Right after Typhoon Ompong devastated the country in 2018, the agriculture sector in Ilocos Region was left at a loss with Php 6.7B. Widespread damage to irrigation projects was reported, recording a total of Php306.15M.

Among the provinces of Ilocos Region, the province of llocos Norte was the most hit with damages amounting to PhP2.13 billion or 38.21% of the total region-wide damages.

The rice growing municipality of Solsona was adversely affected, incurring PhP17 Million worth of totally damaged diversion dams and communal irrigation systems in barangays Bagbag-Bubuos, Pagpatan, and Barcelona.
After the typhoon battered these areas, farmers struggled to find irrigation water which reduced farm output, yield, and income.

“Our brass dam was damaged. Canals were entirely blocked off and access routes to the dam were destroyed. So, we had a lot of problems back then,” said Reynaldo G. Mariano, 58, president of Zanjera SOLPIDING Farmers Association, Inc.

To address this, rehabilitation and improvement of irrigation system projects were implemented in 2019 by DA-RFO1 through funding support from the National Disaster Risk Reduction and Management Fund (NDRRMF).

Farmers in the municipality of Solsona were granted three irrigation system projects.

In Brgy. Barcelona, Zanjera Capiddigan Jambaro Rumaneng Farmers Association, Inc. was granted 2.4M funding for its improvement of diversion dam intake structure and canal lining.

Zanjera CadonJuanan Farmers Association, Inc in Brgy. Nagpatpatan and Zanjera SOLPIDING Farmers Association, Inc in Bgy. Bubuos received 2.7M and 3.5M, respectively, for its canal lining improvement.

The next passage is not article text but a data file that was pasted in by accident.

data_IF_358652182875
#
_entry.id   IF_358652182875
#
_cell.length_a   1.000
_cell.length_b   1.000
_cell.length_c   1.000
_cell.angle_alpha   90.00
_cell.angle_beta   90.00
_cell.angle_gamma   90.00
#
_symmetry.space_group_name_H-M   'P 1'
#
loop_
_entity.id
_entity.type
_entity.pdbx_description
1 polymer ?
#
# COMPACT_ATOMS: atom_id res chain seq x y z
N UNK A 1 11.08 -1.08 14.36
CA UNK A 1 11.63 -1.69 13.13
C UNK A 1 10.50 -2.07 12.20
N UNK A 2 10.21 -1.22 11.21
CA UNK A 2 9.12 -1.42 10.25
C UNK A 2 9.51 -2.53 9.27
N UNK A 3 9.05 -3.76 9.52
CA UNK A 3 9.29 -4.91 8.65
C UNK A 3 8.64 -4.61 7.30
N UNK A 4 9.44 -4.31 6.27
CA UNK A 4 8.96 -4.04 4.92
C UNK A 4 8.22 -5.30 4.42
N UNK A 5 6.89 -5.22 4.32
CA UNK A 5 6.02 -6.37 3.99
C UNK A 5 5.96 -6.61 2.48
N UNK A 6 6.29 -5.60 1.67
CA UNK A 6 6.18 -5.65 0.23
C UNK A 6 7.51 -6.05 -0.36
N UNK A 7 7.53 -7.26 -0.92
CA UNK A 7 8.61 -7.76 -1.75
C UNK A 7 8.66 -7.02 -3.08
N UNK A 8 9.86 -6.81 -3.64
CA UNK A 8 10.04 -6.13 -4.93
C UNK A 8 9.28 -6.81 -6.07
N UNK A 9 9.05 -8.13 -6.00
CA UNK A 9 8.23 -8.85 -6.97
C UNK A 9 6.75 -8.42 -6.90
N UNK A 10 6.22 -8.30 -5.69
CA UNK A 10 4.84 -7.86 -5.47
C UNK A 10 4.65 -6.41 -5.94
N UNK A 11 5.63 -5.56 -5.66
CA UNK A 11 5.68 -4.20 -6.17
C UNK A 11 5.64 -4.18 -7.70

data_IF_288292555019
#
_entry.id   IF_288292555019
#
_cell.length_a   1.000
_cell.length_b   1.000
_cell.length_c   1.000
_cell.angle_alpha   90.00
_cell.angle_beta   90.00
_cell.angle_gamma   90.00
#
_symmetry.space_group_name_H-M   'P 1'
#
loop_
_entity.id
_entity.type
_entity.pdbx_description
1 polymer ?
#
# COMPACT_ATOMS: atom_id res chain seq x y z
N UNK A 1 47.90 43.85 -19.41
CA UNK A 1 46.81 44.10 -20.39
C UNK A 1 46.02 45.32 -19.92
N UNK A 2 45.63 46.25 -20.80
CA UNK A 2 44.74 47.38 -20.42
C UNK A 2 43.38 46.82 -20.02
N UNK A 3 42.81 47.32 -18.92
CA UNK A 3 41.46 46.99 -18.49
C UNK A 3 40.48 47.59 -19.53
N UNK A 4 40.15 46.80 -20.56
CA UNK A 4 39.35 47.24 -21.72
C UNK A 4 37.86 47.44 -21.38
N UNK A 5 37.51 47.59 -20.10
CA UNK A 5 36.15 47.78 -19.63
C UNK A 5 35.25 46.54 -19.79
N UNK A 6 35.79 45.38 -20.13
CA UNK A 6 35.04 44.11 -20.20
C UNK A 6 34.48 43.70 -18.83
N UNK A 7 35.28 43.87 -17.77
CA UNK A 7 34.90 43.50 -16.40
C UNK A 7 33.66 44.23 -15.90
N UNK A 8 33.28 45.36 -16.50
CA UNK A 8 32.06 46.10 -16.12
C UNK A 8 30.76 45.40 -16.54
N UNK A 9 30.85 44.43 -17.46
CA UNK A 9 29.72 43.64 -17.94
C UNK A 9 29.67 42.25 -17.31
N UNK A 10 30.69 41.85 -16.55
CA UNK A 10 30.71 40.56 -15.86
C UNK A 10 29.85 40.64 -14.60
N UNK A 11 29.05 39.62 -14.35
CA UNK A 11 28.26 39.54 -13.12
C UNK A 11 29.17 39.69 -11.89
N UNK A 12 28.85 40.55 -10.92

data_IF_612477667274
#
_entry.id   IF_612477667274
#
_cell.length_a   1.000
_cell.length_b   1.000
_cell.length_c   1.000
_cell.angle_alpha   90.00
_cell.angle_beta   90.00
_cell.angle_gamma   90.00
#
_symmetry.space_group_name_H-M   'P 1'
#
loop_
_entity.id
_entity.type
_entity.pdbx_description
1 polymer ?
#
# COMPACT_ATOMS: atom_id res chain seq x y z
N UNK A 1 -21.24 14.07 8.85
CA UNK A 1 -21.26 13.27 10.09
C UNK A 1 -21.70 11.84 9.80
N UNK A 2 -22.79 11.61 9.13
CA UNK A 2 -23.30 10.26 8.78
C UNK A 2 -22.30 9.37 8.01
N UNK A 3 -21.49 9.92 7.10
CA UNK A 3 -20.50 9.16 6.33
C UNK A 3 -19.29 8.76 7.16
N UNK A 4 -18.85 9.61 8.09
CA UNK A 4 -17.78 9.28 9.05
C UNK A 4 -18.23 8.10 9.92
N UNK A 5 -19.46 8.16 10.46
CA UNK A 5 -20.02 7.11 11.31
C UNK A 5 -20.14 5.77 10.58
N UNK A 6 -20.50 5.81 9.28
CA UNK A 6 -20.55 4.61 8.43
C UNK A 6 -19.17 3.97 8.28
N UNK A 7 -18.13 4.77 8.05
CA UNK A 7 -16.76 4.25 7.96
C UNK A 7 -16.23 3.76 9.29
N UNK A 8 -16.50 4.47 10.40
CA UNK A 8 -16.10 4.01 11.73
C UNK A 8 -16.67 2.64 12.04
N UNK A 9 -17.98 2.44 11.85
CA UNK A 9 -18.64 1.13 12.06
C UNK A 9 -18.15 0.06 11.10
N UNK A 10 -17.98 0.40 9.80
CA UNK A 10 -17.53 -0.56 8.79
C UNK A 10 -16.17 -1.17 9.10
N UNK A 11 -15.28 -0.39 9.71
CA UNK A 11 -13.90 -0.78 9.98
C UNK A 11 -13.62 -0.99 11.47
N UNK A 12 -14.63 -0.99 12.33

Stronger and more disaster-resilient irrigation systems were built to reduce its vulnerability to future disasters which provided significant profits to farmers.

“The project was built with good and strong materials,” attested Noel Manaran, 49, president of Zanjera CadonJuanan Farmers Association, Inc.
A total service area of 447 hectares were restored from the targeted 376 hectares benefiting 386 farmers in 11 barangays in Solsona, Ilocos Norte.
Additionally, farmers now harvest two to three times annually instead of just one to two times.

The rehabilitation of irrigation projects resulted in an increase of 3,992 kgs. or 103% in rice productivity per hectare from 3,858 kgs. to 7,860 kgs. utilizing hybrid and inbred seeds.

Likewise, the corn production in the area recorded a growth of 17% or an additional 657 kgs., from 3,912 kgs to 4,569 kgs.

In terms of farm income, a growth of 32% was posted in rice net income per hectare and per cropping, from Php47,733 to PhP62,880. Income in corn production increased by 66%, from Php15,160 to Php 25,158 per hectare.
The increase in net income was attributed to the increased yield productivity and reduced production cost on fuel and labor utilized in the irrigation activities.

Farmers also saved an average of 20 hours in facilitating the irrigation of water from the systems to the crops. With the rehabilitation of the systems, watering for rice and corn per hectare ranges from 2 to 9 hours.

The saved time was utilized by farmers in doing other economic activities such as carpentry, livestock raising, taro “gabi” production and others to augment their income.

Much of the project’s success is attributed to the cooperation between farmers and the local government. Farmers had actively involved themselves from the initial construction phases of the project, up to its required maintenance activities at present.

“We have assigned groups and schedules for the maintenance of the irrigation systems,” said Ronnie Miranda, 63, president, Zanjera Capiddigan Jambaro Rumaneng Farmers Association, Inc.

Operations and maintenance activities of farmers were facilitated through the general conduct of periodic cleaning and clearing in the canals and surroundings of the irrigation systems. Per agreement, members not attending these activities including meetings are fined. Farmer-beneficiaries also pay an irrigation maintenance fee. Collected amounts serve as a revolving fund in facilitating operations and maintenance.

To date, farmers continue to maximize these irrigation projects to provide drinking water for their livestock, fish production, cultivate taro, and as source of water for household consumption. #PMED| RAFIS